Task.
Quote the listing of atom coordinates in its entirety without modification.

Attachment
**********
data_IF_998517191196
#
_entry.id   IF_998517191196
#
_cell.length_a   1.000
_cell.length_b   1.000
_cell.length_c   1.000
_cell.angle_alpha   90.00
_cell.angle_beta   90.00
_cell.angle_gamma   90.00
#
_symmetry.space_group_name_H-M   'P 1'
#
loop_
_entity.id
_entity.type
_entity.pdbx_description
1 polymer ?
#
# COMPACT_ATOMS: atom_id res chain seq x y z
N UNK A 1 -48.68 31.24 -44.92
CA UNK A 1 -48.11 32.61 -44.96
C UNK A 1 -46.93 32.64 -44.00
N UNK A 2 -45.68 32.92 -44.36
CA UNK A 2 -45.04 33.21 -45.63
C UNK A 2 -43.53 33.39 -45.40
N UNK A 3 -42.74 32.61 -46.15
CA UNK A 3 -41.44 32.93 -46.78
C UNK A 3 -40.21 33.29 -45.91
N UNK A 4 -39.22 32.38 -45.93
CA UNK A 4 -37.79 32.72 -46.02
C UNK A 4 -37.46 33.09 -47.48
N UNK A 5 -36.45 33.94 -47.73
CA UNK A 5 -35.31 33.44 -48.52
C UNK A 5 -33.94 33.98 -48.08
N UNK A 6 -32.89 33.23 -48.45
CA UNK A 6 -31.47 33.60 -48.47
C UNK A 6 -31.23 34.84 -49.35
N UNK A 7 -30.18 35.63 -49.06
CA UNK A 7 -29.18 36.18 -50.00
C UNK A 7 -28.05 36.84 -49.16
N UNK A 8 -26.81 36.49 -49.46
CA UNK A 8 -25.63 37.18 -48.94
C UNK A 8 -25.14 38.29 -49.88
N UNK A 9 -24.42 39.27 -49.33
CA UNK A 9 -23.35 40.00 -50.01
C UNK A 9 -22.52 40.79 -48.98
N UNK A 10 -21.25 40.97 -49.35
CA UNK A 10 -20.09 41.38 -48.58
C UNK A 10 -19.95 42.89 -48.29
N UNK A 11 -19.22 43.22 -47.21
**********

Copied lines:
data_IF_998517191196
#
_entry.id   IF_998517191196
#
_cell.length_a   1.000
_cell.length_b   1.000
_cell.length_c   1.000
_cell.angle_alpha   90.00
_cell.angle_beta   90.00
_cell.angle_gamma   90.00
#
_symmetry.space_group_name_H-M   'P 1'
#
loop_
_entity.id
_entity.type
_entity.pdbx_description
1 polymer ?
#
# COMPACT_ATOMS: atom_id res chain seq x y z
N UNK A 1 -48.68 31.24 -44.92
CA UNK A 1 -48.11 32.61 -44.96
C UNK A 1 -46.93 32.64 -44.00
N UNK A 2 -45.68 32.92 -44.36
CA UNK A 2 -45.04 33.21 -45.63
C UNK A 2 -43.53 33.39 -45.40
N UNK A 3 -42.74 32.61 -46.15
CA UNK A 3 -41.44 32.93 -46.78
C UNK A 3 -40.21 33.29 -45.91
N UNK A 4 -39.22 32.38 -45.93
CA UNK A 4 -37.79 32.72 -46.02
C UNK A 4 -37.46 33.09 -47.48
N UNK A 5 -36.45 33.94 -47.73
CA UNK A 5 -35.31 33.44 -48.52
C UNK A 5 -33.94 33.98 -48.08
N UNK A 6 -32.89 33.23 -48.45
CA UNK A 6 -31.47 33.60 -48.47
C UNK A 6 -31.23 34.84 -49.35
N UNK A 7 -30.18 35.63 -49.06
CA UNK A 7 -29.18 36.18 -50.00
C UNK A 7 -28.05 36.84 -49.16
N UNK A 8 -26.81 36.49 -49.46
CA UNK A 8 -25.63 37.18 -48.94
C UNK A 8 -25.14 38.29 -49.88
N UNK A 9 -24.42 39.27 -49.33
CA UNK A 9 -23.35 40.00 -50.01
C UNK A 9 -22.52 40.79 -48.98
N UNK A 10 -21.25 40.97 -49.35
CA UNK A 10 -20.09 41.38 -48.58
C UNK A 10 -19.95 42.89 -48.29
N UNK A 11 -19.22 43.22 -47.21